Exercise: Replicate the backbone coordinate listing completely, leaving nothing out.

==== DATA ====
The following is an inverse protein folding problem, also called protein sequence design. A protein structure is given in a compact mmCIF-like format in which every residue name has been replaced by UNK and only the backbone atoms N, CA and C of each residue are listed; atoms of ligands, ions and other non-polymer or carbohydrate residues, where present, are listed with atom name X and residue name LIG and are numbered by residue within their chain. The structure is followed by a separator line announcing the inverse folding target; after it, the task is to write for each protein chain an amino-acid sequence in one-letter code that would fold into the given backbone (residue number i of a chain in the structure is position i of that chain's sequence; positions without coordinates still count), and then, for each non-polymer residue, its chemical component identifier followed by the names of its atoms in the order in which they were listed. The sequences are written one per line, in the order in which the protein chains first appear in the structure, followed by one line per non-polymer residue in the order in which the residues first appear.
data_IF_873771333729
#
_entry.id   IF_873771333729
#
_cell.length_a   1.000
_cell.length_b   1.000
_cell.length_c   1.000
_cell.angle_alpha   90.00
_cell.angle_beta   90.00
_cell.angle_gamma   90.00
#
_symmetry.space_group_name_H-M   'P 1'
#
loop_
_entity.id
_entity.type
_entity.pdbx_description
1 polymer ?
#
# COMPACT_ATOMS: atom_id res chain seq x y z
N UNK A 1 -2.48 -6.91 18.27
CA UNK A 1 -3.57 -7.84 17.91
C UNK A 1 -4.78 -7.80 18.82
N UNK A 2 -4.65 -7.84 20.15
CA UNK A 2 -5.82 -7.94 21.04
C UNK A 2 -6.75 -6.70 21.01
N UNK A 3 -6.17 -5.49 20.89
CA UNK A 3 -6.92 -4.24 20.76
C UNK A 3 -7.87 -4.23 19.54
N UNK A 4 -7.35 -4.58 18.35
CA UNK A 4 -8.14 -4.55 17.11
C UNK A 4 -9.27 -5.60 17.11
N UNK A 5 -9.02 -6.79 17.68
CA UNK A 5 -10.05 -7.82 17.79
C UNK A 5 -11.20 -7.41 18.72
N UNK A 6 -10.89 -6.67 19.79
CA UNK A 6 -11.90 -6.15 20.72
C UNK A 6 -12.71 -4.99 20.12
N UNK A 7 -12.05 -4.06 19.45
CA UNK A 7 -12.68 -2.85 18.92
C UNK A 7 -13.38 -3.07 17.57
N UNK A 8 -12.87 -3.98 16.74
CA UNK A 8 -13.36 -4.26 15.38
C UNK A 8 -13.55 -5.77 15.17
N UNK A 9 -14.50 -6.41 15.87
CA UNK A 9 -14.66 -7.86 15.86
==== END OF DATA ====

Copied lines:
The following is an inverse protein folding problem, also called protein sequence design. A protein structure is given in a compact mmCIF-like format in which every residue name has been replaced by UNK and only the backbone atoms N, CA and C of each residue are listed; atoms of ligands, ions and other non-polymer or carbohydrate residues, where present, are listed with atom name X and residue name LIG and are numbered by residue within their chain. The structure is followed by a separator line announcing the inverse folding target; after it, the task is to write for each protein chain an amino-acid sequence in one-letter code that would fold into the given backbone (residue number i of a chain in the structure is position i of that chain's sequence; positions without coordinates still count), and then, for each non-polymer residue, its chemical component identifier followed by the names of its atoms in the order in which they were listed. The sequences are written one per line, in the order in which the protein chains first appear in the structure, followed by one line per non-polymer residue in the order in which the residues first appear.
data_IF_873771333729
#
_entry.id   IF_873771333729
#
_cell.length_a   1.000
_cell.length_b   1.000
_cell.length_c   1.000
_cell.angle_alpha   90.00
_cell.angle_beta   90.00
_cell.angle_gamma   90.00
#
_symmetry.space_group_name_H-M   'P 1'
#
loop_
_entity.id
_entity.type
_entity.pdbx_description
1 polymer ?
#
# COMPACT_ATOMS: atom_id res chain seq x y z
N UNK A 1 -2.48 -6.91 18.27
CA UNK A 1 -3.57 -7.84 17.91
C UNK A 1 -4.78 -7.80 18.82
N UNK A 2 -4.65 -7.84 20.15
CA UNK A 2 -5.82 -7.94 21.04
C UNK A 2 -6.75 -6.70 21.01
N UNK A 3 -6.17 -5.49 20.89
CA UNK A 3 -6.92 -4.24 20.76
C UNK A 3 -7.87 -4.23 19.54
N UNK A 4 -7.35 -4.58 18.35
CA UNK A 4 -8.14 -4.55 17.11
C UNK A 4 -9.27 -5.60 17.11
N UNK A 5 -9.02 -6.79 17.68
CA UNK A 5 -10.05 -7.82 17.79
C UNK A 5 -11.20 -7.41 18.72
N UNK A 6 -10.89 -6.67 19.79
CA UNK A 6 -11.90 -6.15 20.72
C UNK A 6 -12.71 -4.99 20.12
N UNK A 7 -12.05 -4.06 19.45
CA UNK A 7 -12.68 -2.85 18.92
C UNK A 7 -13.38 -3.07 17.57
N UNK A 8 -12.87 -3.98 16.74
CA UNK A 8 -13.36 -4.26 15.38
C UNK A 8 -13.55 -5.77 15.17
N UNK A 9 -14.50 -6.41 15.87
CA UNK A 9 -14.66 -7.86 15.86